Listen to entire program here:
Robert Jensen @ 5:33
Ehab Loytayef: 38:49
The passing of Jack Layton has caused a considerable stir, and especially the letter he wrote before he died. The last paragraph has been granted almost iconic status on Facebook and Twitter and I’ll read it here as it is this paragraph that should cause Canadians to confront our political and economic situation. Layton wrote: “My friends, love is better than anger. Hope is better than fear. Optimism is better than despair. So let us be loving, hopeful and optimistic. And we’ll change the world.”
Canada is politically polarized with a Harper government holding an absolute majority. Layton’s final words were a call to not give in and to continue to look for the light at the end of the tunnel while working for real change one step at a time. Many Canadians, I among them, cannot disagree with Layton’s plea, yet struggle with the obviously serious issues we confront: ecological destruction, political inertia fed by corporate media, and the constant pandering to the wealthy middle class for electoral success. I am sure many Canadians will be asking in the days after the funeral how to make change, how to maintain a loving, hopeful and optimistic outlook while confronting economic and ecological chaos and the increasing militarization of Canadian society and foreign policy. To help us orient ourselves, and perhaps fill in Layton’s plea, our guest Professor Robert Jensen has proposed a “…radical political theology… that can help us claim our power at the moment when we are most powerless than ever, and identify the sources of hope when there is no hope.” Professor Jensen spoke to us from Austin, Texas. (Click here for information on Third Coast Activist).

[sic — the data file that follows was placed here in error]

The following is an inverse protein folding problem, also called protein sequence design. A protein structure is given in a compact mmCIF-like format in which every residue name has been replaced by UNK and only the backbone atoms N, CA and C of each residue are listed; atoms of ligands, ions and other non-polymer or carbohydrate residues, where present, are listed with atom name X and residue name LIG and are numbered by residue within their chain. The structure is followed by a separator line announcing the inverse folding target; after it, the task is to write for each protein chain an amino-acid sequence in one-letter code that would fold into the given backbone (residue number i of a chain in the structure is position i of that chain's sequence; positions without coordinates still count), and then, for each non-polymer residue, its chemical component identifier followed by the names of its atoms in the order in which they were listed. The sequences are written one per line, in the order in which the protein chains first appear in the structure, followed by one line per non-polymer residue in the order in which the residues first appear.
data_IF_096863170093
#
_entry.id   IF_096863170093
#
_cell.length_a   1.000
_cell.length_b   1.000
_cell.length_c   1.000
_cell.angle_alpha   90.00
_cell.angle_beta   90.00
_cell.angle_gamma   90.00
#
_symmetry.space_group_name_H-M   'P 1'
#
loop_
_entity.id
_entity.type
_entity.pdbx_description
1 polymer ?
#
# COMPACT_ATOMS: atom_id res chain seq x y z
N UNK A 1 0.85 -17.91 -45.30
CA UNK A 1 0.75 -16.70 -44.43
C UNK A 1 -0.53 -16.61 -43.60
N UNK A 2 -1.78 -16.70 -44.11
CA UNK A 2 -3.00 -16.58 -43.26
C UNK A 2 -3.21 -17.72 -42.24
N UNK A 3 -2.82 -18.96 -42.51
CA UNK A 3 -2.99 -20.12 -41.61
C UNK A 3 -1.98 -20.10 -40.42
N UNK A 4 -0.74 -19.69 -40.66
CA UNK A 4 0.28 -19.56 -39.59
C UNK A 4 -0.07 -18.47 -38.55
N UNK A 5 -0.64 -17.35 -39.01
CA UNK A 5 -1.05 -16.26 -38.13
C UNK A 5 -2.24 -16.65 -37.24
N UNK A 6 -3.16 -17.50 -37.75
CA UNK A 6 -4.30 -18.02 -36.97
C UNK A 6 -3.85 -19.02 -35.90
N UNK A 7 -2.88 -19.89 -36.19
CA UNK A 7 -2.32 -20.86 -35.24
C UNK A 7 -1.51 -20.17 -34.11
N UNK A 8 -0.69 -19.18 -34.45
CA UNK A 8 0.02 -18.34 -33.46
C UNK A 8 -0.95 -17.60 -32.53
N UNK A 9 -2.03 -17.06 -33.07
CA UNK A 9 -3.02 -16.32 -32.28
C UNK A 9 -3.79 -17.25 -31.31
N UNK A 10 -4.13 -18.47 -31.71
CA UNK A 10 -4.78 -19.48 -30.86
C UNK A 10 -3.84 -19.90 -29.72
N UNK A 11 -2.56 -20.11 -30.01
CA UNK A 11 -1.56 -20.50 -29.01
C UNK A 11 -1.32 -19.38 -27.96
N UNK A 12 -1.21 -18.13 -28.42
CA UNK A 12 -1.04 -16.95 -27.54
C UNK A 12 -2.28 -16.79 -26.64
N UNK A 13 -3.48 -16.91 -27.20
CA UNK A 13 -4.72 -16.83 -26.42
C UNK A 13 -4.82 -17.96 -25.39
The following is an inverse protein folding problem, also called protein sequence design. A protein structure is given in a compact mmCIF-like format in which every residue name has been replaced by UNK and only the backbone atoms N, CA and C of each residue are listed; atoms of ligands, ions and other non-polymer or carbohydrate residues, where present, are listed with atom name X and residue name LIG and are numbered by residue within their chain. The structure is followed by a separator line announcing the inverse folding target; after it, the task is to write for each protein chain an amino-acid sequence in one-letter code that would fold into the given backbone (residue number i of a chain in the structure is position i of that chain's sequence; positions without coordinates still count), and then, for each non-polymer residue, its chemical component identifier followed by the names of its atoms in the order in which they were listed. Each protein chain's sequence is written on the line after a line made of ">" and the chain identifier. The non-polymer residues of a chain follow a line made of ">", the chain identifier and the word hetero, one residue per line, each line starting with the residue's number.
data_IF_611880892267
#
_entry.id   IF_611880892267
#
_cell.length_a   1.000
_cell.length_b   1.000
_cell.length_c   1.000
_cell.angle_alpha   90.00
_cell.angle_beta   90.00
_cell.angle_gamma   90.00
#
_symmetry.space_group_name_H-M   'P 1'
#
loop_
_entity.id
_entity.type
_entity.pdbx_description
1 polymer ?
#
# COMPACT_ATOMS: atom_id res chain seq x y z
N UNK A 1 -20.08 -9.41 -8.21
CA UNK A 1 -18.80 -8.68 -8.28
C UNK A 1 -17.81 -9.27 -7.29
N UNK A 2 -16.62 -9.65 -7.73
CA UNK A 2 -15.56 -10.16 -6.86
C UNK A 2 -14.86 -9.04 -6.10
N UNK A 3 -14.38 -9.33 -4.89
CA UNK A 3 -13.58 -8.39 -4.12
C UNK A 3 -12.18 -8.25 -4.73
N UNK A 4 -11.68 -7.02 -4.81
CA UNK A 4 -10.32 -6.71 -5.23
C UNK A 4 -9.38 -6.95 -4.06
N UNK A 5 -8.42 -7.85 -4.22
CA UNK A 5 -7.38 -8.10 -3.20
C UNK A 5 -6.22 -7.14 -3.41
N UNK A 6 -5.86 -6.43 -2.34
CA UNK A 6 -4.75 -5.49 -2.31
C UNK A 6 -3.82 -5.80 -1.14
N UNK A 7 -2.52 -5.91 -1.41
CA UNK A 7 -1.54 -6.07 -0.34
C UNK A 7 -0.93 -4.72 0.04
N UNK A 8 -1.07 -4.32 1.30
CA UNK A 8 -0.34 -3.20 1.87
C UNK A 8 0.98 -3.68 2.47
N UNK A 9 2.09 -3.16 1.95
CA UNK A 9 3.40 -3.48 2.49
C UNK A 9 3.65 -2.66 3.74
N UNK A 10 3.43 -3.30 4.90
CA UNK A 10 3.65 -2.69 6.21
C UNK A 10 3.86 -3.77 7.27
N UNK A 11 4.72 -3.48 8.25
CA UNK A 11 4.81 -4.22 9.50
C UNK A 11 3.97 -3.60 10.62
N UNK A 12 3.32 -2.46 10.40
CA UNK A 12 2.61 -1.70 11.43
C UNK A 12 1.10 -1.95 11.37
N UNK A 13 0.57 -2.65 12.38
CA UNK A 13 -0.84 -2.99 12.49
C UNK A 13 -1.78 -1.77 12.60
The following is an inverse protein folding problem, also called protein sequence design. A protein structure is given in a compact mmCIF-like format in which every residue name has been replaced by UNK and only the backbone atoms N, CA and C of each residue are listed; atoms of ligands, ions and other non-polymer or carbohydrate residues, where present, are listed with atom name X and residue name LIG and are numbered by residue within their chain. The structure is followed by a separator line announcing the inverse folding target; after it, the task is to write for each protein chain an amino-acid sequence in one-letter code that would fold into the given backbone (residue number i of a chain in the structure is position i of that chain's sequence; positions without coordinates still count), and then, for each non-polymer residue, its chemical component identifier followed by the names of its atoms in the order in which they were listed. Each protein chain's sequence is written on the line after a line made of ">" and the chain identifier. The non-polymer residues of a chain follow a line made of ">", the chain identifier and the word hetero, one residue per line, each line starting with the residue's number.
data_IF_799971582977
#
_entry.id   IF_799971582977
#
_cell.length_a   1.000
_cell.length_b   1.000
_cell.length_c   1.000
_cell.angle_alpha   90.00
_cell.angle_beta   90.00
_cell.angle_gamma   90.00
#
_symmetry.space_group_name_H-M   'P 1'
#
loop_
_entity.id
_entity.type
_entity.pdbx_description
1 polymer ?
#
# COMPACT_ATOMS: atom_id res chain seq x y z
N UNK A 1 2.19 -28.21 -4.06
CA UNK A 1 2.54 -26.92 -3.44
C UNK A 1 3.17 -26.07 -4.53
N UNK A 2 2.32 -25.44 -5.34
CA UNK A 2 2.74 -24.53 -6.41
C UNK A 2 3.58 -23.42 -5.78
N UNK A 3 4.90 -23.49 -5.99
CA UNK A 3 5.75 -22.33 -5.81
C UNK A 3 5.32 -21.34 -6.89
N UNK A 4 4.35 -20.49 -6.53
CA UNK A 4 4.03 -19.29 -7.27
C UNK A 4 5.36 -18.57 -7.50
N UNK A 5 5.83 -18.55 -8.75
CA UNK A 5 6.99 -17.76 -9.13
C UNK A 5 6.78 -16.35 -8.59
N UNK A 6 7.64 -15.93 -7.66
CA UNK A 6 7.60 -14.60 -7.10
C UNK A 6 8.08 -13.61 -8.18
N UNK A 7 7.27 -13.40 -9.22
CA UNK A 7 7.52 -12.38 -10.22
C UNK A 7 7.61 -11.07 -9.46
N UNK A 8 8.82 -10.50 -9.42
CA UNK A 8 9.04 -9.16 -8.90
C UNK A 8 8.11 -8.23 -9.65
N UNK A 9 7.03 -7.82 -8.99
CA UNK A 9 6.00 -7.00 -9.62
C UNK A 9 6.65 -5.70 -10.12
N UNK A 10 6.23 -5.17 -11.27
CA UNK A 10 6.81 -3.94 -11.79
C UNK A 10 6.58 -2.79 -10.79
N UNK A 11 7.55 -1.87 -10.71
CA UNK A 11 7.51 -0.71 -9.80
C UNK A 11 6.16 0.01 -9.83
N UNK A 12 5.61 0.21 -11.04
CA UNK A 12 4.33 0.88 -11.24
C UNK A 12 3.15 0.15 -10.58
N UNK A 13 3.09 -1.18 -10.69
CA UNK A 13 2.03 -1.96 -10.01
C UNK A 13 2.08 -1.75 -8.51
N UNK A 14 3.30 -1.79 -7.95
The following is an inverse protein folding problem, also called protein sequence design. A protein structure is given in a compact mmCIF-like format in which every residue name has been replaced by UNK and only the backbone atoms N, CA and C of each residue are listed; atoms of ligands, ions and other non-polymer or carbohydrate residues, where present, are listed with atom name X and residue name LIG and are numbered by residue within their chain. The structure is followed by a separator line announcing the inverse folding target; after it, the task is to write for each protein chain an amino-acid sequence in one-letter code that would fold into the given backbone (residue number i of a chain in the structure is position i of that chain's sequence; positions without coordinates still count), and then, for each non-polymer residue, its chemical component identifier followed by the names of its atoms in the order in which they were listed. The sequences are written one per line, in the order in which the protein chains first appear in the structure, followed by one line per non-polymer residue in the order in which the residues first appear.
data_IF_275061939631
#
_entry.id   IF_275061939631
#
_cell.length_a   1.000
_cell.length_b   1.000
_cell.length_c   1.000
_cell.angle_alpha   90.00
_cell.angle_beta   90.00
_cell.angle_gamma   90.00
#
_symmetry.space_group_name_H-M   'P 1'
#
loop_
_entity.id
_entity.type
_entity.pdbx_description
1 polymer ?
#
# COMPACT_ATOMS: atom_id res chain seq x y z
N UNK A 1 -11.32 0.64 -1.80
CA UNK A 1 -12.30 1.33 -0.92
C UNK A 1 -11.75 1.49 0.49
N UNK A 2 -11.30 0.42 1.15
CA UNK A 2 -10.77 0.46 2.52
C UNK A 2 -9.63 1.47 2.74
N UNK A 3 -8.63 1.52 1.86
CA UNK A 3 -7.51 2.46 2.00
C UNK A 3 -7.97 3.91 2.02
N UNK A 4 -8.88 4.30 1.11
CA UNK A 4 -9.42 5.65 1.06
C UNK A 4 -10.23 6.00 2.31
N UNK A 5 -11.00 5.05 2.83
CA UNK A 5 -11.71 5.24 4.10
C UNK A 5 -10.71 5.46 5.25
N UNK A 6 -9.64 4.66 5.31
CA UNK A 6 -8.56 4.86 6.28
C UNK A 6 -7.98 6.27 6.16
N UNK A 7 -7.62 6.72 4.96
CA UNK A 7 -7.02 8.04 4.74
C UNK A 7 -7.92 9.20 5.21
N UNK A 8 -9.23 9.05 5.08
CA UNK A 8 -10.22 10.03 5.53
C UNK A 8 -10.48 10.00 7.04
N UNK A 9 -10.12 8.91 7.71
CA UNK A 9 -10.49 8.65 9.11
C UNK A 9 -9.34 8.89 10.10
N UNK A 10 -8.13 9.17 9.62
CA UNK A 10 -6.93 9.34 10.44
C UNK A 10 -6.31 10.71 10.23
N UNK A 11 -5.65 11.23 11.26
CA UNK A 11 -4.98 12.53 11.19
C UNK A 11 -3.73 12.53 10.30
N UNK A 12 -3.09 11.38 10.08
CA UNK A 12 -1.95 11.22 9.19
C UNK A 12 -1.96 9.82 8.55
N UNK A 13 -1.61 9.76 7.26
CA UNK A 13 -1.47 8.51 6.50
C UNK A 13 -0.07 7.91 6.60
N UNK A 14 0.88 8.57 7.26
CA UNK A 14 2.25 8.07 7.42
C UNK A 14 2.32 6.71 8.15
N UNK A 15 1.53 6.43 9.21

In the second half hour we spoke to Ehab Lotayef in Montreal. Hardly covered in the mainstream media, and overshadowed by the NATO bombing of Libya is the continuing suffering of Palestinians in Gaza. Ehab Lotayef is a respected social justice advocate in Montreal, is a poet and playwright and has intimate knowledge of the suffering of the Palestinian people; especially those in Gaza.
Monday, August 29 @ 1pm at the OPIRG Exchange Coffee House and Reading Room 372 California, University of Windsor (behind the Faculty of Education and beside the Campus Community Garden)
Director: Faith Morgan / US / 2006 / 53 min / English
When the Soviet Union collapsed in 1990, Cuba’s economy went into a tailspin. With imports of oil cut by more than half – and food by 80 percent – people were desperate. This film tells of the hardships and struggles as well as the community and creativity of the Cuban people during this difficult time. Cubans share how they transitioned from a highly mechanized, industrial agricultural system to one using organic methods of farming and local, urban gardens. It is an unusual look into the Cuban culture during this economic crisis, which they call “The Special Period.” The film opens with a short history of Peak Oil, a term for the time in our history when world oil production will reach its all-time peak and begin to decline forever. Cuba, the only country that has faced such a crisis – the massive reduction of fossil fuels – is an example of options and hope.
In conjunction with Cinema Politica – Free admission and Fair Trade Refreshments – Donations accepted